Redefining social housing one word at a time
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Redefining Social Housing, One Word at a Time

By Chris Proctor, CEO, Oneserve

 

Anyone who knows me, will happily attest that aside from my love of the mountains and the ocean, one of my oldest loves is that of etymology, the study of the origin of words.

For most, it’s an interesting fact, something we share at an opportune moment. For example, that ‘Britain’ comes from the ancient Greek word ‘Pretani’ meaning ‘painted/tattooed people’ (yes us Brits have always loved our tattoos).

But the words we use, and their meaning can be so much more. They can be the forgotten evidence that we still use in our daily lives, which recall the Norman conquest over the Anglo-Saxons (ask me another time). Or they can be the very substance of the change we seek to drive and the culture we set to develop.

We all speak a language. Some of us speak many languages.  We’re all aware of the different meanings of the words that we use and the impact that words can have. So why am I writing about this now?

Because there’s a problem with the use of words within the social housing sector.

One of the reason’s that we undertook our acclaimed ‘Beyond Four Walls’ resident research, was because we felt that there was a disconnect between Landlords and residents. And in the resident responses we received from across the country, this hypothesis was proven.

Why? Landlords claim to be ‘Customer Centric’ and residents are the ‘customers’ that want to be at the ‘centre’ of a landlord’s thoughts and actions.

The issue, we argue, is the interpretation that both have of the same thing.

Residents are customers of a growing global service world. Where businesses must fight to win and retain customers.

This is not the case for landlords. They may borrow the word ‘customer’, but arguably the same meaning is not applied. And this leads to disappointment in the actions that serve to define them.

Don’t believe me? Think of this:

Homes’, the places where we live, love, laugh and cry. Where we raise families, where we celebrate birthdays, and where we’re desperate to return after a long day. The word ‘Home’ originates from the Anglo-Saxon word ‘Ham’. It had connotations of living and community; a distinctly different meaning from the word ‘House’ (Old English – ‘Hus’; dwelling).

How then do we, as a sector refer to those resident’s homes?

As ‘Stock’ (Anglo-Saxon – ‘Stocc’; stump, wooden post) or ‘Assets’ (Latin – ‘Ad Satis’; sufficient). And how do we refer a House ready to become a new Home? A Void (Old French – Vuidier; empty/hole)!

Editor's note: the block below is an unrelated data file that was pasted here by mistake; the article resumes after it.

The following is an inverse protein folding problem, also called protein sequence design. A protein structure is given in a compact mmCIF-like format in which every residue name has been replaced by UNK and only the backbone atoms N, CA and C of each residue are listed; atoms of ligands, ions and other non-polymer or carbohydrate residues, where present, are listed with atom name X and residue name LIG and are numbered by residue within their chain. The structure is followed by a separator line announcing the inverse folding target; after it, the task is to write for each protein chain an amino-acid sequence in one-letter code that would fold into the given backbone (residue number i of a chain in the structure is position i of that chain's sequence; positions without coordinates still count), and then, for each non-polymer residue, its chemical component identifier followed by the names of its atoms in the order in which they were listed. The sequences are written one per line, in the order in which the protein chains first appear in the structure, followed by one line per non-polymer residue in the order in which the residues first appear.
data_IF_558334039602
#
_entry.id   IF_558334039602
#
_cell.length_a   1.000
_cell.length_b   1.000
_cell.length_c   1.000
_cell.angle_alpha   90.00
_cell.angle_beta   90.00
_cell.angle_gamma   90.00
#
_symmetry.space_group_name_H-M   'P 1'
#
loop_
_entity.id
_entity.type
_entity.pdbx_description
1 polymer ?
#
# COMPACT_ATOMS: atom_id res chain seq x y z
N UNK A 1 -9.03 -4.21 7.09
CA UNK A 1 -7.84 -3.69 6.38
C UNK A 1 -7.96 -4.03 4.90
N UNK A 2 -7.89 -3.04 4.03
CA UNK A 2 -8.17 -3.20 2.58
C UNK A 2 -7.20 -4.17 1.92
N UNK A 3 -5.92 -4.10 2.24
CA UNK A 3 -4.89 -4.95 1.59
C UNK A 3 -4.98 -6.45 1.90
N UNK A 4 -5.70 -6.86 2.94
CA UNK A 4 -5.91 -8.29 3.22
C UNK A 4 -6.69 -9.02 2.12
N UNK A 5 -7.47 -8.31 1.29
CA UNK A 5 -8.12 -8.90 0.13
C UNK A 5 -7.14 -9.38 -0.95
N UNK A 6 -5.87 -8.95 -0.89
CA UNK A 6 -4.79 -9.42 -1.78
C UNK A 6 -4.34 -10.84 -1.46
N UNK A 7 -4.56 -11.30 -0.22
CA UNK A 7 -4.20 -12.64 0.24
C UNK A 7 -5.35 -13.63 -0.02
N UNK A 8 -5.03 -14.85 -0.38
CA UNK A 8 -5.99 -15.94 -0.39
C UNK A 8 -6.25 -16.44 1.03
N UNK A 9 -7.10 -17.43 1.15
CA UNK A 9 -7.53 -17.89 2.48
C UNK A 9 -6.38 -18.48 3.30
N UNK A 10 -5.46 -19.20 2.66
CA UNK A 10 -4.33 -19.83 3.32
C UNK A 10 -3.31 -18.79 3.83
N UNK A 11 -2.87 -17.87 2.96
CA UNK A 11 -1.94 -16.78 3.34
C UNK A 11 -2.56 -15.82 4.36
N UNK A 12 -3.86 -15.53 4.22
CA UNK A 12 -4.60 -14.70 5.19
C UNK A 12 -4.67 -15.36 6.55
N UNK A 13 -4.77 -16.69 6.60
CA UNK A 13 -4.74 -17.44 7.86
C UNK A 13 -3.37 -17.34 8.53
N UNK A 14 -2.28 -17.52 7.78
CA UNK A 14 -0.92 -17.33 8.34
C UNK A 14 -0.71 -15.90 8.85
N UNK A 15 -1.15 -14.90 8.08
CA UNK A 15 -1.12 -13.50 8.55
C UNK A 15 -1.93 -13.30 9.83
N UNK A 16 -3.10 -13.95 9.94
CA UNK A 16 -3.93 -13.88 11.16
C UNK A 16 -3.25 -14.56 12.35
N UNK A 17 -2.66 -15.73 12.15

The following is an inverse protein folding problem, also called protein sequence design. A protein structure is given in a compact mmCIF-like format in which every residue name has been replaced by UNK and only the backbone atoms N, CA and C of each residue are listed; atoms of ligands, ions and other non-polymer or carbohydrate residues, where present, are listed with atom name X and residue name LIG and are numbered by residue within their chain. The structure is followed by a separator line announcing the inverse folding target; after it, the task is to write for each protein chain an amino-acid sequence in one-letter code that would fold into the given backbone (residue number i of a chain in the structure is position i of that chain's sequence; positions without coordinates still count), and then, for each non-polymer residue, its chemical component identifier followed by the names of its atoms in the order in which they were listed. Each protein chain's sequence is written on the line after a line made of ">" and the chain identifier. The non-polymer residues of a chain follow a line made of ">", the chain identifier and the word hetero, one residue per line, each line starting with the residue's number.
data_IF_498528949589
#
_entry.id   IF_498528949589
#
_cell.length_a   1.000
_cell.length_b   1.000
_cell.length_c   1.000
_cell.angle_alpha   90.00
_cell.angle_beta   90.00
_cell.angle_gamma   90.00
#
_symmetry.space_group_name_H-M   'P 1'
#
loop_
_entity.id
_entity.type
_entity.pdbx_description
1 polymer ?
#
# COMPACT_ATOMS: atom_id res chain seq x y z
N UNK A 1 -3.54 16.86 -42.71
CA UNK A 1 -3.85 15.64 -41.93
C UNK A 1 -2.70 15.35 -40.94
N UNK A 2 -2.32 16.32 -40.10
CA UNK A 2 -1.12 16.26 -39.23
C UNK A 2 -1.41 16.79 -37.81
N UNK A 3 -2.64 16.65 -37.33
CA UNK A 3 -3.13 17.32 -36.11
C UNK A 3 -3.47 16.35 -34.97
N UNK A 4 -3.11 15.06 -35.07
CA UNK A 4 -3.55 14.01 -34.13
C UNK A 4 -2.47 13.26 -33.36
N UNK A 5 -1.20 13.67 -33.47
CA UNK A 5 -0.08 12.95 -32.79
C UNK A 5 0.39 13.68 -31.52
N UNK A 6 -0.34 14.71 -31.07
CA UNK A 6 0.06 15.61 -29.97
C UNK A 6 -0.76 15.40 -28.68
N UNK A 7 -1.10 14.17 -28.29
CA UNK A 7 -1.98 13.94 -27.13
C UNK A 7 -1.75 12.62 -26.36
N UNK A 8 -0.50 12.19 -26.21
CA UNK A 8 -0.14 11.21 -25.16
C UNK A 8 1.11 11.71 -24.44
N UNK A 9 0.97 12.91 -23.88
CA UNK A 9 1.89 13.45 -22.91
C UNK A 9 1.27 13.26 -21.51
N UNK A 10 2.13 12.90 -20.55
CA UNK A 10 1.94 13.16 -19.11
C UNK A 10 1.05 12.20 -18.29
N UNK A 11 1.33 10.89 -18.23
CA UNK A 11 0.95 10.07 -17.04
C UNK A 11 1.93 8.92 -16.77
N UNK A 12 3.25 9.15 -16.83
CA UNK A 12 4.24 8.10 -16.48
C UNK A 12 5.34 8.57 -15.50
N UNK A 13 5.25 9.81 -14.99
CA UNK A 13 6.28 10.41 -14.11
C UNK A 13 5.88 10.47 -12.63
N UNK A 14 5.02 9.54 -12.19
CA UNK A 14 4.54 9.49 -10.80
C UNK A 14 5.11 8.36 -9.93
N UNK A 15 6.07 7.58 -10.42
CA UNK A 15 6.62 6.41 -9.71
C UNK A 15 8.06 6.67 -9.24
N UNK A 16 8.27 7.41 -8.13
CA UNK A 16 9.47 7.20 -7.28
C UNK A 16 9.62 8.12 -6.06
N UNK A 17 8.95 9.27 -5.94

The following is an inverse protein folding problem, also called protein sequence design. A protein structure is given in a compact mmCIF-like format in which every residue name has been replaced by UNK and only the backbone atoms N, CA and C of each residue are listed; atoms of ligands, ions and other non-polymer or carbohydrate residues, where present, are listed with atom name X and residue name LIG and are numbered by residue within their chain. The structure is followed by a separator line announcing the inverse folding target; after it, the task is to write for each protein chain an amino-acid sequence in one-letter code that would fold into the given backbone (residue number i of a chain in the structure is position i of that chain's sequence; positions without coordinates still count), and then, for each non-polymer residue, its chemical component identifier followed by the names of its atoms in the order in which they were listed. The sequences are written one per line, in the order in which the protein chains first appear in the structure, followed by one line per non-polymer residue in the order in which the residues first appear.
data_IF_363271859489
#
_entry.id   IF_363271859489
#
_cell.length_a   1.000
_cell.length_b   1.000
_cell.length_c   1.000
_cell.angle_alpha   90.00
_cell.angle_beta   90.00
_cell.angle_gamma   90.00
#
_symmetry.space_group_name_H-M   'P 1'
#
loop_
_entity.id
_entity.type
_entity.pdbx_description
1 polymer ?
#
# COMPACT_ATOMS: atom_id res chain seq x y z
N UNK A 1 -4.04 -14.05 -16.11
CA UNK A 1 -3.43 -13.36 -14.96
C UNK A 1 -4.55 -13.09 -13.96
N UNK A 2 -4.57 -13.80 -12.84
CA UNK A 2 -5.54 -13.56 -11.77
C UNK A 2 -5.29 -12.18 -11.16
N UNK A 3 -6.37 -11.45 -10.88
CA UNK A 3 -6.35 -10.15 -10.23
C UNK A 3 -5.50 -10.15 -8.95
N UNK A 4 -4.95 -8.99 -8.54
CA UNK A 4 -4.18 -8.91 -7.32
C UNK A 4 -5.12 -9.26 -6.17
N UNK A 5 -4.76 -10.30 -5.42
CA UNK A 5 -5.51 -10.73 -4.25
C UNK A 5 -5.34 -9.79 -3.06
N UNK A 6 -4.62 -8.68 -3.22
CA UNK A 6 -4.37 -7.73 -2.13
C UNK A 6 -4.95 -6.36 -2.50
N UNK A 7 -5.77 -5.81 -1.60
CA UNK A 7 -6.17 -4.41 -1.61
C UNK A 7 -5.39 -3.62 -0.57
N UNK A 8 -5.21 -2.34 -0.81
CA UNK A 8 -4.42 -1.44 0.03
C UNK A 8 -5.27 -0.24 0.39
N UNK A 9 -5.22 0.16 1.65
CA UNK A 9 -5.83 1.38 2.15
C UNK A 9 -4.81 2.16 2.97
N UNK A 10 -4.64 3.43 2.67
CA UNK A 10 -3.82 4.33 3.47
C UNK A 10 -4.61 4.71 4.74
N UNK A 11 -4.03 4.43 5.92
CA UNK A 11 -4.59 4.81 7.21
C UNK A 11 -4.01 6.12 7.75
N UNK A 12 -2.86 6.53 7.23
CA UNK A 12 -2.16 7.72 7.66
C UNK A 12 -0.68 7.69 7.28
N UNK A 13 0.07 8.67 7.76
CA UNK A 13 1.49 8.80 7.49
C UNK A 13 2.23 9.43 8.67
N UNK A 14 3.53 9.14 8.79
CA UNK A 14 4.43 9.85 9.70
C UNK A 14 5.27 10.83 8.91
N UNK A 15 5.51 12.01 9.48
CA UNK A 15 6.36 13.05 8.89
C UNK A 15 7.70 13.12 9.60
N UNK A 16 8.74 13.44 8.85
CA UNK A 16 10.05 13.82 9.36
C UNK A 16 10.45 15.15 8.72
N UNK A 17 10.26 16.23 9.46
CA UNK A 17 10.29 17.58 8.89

It’s an interesting point, but one worth labouring. The words that our customers (residents) use, are rich in meaning and emotion. And yet our vernacular is more focussed on inanimate, soulless and lifeless words. It allows us to become detached, thinking of these places in a fundamentally different way to how our residents think of them.

How will we become truly customer centric in a way in which our customers recognise unless we use the same words, with the same meanings as them? And not just externally in flashy marketing materials. In every internal conversation so that we’re shaping our cultures to drive comprehensive change.

Let’s take another example, the regulatory ratings of Housing Associations, the ‘V’ and ‘G’ ratings. They’re an important regulatory rating, but what, if anything do they mean to our residents? They don’t necessarily equate to happy and satisfied customers, so why should they care?

Our research highlighted two thirds of residents wanted independent, Trustpilot style reviews. So despite the regulatory ratings being in place, there is still a need for a more consumer based review system. One that outlines performance based on satisfaction.

I would argue that we can confer that we’ve failed to translate regulatory ratings into words and actions that mean something to our residents. Or that we we’ve failed to understand what those customers mean by ‘satisfaction’. Or it’s a combination of both.

The new Consumer Standards will ensure that the importance of listening to tenants and addressing their concerns is finally recognised. Providing long-overdue acknowledgement that tenant satisfaction should be paramount. The new Standards will even prevent landlords from dismissing complaints too easily.

With the new Standards in place, landlords will have to provide tenants with more feedback than ever before about how they are performing. This will need to be delivered so that it is easily understood and feels relevant to them.

Yet, unless we look beyond those four walls and at the homes they create, and unless we find a common language with common meanings, we will not move forward.

We must be the cultural change that we want to see and deliver.

We have to start embracing the standards expected by our customers and consider the words we use and the ways in which we demonstrate their meaning through action.

We must start delivering real customer-centricity to residents.

For who else do we serve if not them. 

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